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Higher Education as an African Public Sphere and the University as a Site of Resistance and Claim of Ownership for the National Project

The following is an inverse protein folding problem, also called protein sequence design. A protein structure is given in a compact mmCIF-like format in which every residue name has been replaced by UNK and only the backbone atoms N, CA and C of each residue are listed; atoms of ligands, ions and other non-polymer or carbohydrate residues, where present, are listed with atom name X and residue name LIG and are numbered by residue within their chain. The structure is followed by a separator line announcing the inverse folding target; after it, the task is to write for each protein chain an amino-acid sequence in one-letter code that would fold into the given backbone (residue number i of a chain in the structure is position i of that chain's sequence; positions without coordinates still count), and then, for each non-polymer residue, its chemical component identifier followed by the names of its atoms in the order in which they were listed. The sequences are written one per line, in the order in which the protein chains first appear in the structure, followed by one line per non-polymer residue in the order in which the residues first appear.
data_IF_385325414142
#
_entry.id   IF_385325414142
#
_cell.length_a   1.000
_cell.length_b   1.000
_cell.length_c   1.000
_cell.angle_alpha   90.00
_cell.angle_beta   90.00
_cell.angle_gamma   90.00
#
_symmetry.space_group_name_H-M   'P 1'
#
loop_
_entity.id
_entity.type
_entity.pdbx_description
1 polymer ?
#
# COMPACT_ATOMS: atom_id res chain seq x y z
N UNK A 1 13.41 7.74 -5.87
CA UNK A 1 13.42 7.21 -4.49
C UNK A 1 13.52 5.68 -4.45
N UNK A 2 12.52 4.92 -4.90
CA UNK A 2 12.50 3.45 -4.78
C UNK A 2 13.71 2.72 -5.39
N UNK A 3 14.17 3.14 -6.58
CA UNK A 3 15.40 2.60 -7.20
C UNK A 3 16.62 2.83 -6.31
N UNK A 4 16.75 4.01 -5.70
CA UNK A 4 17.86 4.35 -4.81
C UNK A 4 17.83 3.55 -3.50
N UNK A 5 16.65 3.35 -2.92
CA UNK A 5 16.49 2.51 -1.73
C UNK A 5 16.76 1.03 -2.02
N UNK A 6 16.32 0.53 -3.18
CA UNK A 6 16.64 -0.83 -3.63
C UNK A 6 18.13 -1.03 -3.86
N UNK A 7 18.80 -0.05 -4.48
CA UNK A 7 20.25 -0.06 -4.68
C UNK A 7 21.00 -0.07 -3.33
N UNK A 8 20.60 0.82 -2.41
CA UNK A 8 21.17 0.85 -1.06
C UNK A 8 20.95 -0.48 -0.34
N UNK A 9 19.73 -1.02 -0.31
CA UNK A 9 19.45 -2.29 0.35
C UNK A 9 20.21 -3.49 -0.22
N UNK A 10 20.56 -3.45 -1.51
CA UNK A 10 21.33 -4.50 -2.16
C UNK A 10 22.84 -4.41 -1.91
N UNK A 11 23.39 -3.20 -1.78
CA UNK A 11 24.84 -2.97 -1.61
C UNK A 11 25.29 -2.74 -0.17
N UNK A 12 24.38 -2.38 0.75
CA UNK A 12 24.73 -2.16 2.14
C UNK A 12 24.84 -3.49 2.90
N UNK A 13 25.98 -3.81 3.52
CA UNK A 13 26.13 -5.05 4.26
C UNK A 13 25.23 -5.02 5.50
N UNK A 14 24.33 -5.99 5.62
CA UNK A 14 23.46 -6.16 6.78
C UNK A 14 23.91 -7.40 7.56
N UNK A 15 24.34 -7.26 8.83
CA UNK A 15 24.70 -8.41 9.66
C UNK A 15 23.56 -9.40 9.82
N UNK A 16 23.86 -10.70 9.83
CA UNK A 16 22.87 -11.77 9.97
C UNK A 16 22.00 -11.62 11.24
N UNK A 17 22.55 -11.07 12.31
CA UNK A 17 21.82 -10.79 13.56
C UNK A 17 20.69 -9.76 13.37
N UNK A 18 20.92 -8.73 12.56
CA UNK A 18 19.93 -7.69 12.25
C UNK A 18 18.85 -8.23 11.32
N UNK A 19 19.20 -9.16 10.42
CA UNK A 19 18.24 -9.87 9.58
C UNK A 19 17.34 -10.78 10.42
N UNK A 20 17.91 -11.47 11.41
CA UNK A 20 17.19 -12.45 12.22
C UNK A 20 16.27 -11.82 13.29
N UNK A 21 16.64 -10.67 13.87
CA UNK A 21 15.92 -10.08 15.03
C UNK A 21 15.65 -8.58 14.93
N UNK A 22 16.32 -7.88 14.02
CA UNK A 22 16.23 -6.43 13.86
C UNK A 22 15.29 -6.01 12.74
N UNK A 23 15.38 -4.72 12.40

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Throughout the African continent, albeit a product of imperial domination, every state at independence conceived a national project, which aimed at building a nation-state with a clearly articulated development agenda. Education as a social institution was considered requisite toward the actualisation of the national project. The sub-sector of higher education, and particularly the university, appeared as an indispensable agency. Given the general colonial policy of exclusion of Africans from university education, the right of African states to build their national/public universities epitomised self-determination at independence. The independence movements in the 1950s-1960s coincided also with the regained popularity of human capital theory that stipulated that education, especially the highest levels, constituted an investment for individual socio-economic attainment and social mobility as well as national and structural development. From its inception, the Western style of university that was conceived out of the colonial experience represented a special site for contention and affirmation of the Africans to realize their national projects. In the context of globalisation, international organisations and programmes such as the World Bank and General Agreement on Trade in Services (GATS) have emerged as proxies of the old colonial powers with the same goal of influencing the policies that restrict or shape higher education in African countries. Key constituencies of African universities, namely students and teaching staff, have resisted such infringement on Africans’ rights to university education and autonomy in determining their domestic policies. The main objective of this article is to analyse the evolution of the African university as a site for the continued struggle for self-determination. It will be argued that, in spite of the history of a few institutions in a handful of countries, the African university in the 21st Century reflects essentially the colonial relations. Thus, for instance, the new Information and Communication Technologies (ICTs) and distance learning programmes, and the emerging private universities in the context of liberalisation mantra, will also be analysed in the framework of the liberalisation policies that have been promoted by the global colonial proxies. In this article, the public mission of the university, be it public or private, will be examined. The approach will be basically historical, assessing the actors and their transformations and mutations within the same reality of the structural inequality of power in the global system and various African responses through continued resistance and affirmation. It will address the fundamental question of the search for the public university or the university with a public mission for the production of relevant knowledge in the various disciplines, critical thinking and new paradigms, and methodologies to promote social progress amidst the challenges of the dom


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